Parts 3 and 4: Salutation/Collect through Creed
In the Name of the Father and of the Son and of the Holy Spirit. Amen.
“The Lord be with you.” (“And with thy spirit.”) This is not, “Hey, how’s it goin’?” “Fine; you?” As the one whom you have called to carry out the responsibility before this altar, I am speaking the blessing of the Lord Jesus, His very presence, to and over you. And you, as the body of Christ in this place, speak that blessing back and—at the same time—you affirm my ordination, call, and installation. When I was installed here, you promised to honor and uphold me as your pastor, and that you would receive me, show me that love, honor, and obedience in the Lord that you owe to the shepherd and teacher placed over and among you by your Lord Jesus Christ. When we speak this Salutation to one another, I am declaring the blessed Presence of Jesus among you, His people, and you are renewing my ordination, and my installation as your pastor. You are saying, “Yes, we have called you by the Holy Spirit to gather our prayers and speak them to God before this altar.” And yet, they do not cease to be your prayers. I say, and I mean, “Let us pray.” We are praying together. They are our prayers. But since God is a God of order rather than disorder, one speaks on behalf of all. And so, as I invite all who are gathered to pray, all those prayers that you and I bring here are “collected” into a single, concentrated prayer, the Collect, which sums up the Church’s focus for the day. It is the reappearance of the thread which began with the Introit, and which we will see again in the readings, gradual, and sermon. As we look at the Introit and Collect, and Gospel for today, we can begin to piece together a picture of that theme: “Let your steadfast love comfort me according to your promise to your servant” (Psalm 119:76, ESV). “O God, you are the strength of all who trust in you, and without your aid we can do no good thing. Grant us the help of your grace that we may please you in both will and deed.” “The poor man died and was carried by the angels to Abraham’s side….if they do not hear Moses and the Prophets, neither will they be convinced if someone should rise from the dead” (Luke 16:22, 31). The comfort of God’s promises in Christ comes to us by way of a Man who rises from the dead; the comfort comes to us regardless of our position or status or physical or material comfort. The poor have become rich because the Lord of all creation became poor, and died, and was raised up and exalted by the Father. By His grace, we are pleasing to Him in both will and deed, because everything good that we will and do comes from Him, who is our strength. “Lord, let at last Thine angels come, to Abr’ham’s bosom bear me home, that I may die unfearing; and in its narrow chamber keep my body safe in peaceful sleep until Thy reappearing. And then from death awaken me, that these mine eyes with joy may see, O Son of God, Thy glorious face, my savior and my fount of grace. Lord Jesus Christ, [our] prayer attend” (LSB 708:3).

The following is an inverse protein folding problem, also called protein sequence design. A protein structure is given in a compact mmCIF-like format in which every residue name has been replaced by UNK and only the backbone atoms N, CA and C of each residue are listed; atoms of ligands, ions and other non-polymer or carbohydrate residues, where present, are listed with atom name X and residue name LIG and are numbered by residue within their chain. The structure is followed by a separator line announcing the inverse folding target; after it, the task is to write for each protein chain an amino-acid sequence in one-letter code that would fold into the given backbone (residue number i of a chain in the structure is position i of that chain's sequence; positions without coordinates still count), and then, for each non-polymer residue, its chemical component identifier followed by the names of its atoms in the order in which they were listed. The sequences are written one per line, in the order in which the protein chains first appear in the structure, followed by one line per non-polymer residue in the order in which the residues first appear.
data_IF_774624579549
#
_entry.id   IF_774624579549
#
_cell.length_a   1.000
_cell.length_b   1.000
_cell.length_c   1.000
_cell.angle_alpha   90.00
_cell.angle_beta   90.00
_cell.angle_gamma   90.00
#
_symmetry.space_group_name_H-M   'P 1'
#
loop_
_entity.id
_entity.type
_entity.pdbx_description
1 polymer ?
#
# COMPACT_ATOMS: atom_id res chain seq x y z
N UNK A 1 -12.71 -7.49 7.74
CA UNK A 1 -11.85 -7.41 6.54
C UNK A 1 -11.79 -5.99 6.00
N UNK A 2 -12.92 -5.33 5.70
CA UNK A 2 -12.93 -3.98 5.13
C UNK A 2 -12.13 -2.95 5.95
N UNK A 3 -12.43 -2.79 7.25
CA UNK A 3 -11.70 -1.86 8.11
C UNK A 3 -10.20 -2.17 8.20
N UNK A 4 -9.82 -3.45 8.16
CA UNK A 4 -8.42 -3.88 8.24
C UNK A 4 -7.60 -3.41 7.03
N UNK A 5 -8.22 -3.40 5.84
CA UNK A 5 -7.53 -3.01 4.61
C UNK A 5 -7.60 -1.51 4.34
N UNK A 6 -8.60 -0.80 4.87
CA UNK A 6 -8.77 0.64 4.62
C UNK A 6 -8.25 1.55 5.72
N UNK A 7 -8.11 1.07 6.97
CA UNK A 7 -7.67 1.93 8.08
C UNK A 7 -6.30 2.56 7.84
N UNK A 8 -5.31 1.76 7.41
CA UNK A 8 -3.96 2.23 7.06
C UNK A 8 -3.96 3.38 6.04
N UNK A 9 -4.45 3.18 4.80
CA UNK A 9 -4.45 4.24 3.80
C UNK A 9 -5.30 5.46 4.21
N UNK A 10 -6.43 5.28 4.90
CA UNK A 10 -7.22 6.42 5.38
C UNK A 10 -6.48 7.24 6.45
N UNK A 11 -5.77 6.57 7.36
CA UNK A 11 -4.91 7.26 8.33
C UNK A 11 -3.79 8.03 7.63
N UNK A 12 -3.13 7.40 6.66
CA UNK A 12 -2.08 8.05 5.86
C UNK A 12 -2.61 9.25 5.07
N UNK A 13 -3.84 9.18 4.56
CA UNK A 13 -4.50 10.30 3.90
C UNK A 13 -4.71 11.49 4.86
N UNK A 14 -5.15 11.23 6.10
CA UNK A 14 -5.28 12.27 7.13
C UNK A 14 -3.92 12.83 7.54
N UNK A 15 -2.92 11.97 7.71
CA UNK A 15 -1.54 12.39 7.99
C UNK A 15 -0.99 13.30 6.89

There are two major parts of the Divine Service. The salutation actually links both parts by appearing at the beginning, middle, and end of the one Divine Service: Word and Sacrament. The first part is the Service of the Word, in which we receive from the mouths of God’s apostles and prophets His Word. Through the readings, we are slowly building, as we begin with the prophets who foretell salvation through the name of Jesus. “In many and various ways, God spoke to His people of old by the prophets” (Hebrews 1:1). Week by week, we hear again the words of God that He spoke in those many and various ways. Following the reading from the Old Testament, we have the Gradual, the use of which is at least 1500 years old. The Gradual acts like a step as we move from the Old Testament to the New; from the shadows to the substance, which is Christ (Colossians 2:17). The Epistle, as you probably know, is always a section from a New Testament letter (which is what “epistle” means), and so we hear from both the forerunners of Jesus and those He sent out into the world. We keep moving upward, from the prophets and the apostles to the words of Jesus Himself, for which we stand in reverence in the Divine Service. “…in these last days, [God] has spoken to us by His Son” (Hebrews 1:1). We hear Moses and the Prophets because we believe the One who has risen from the dead.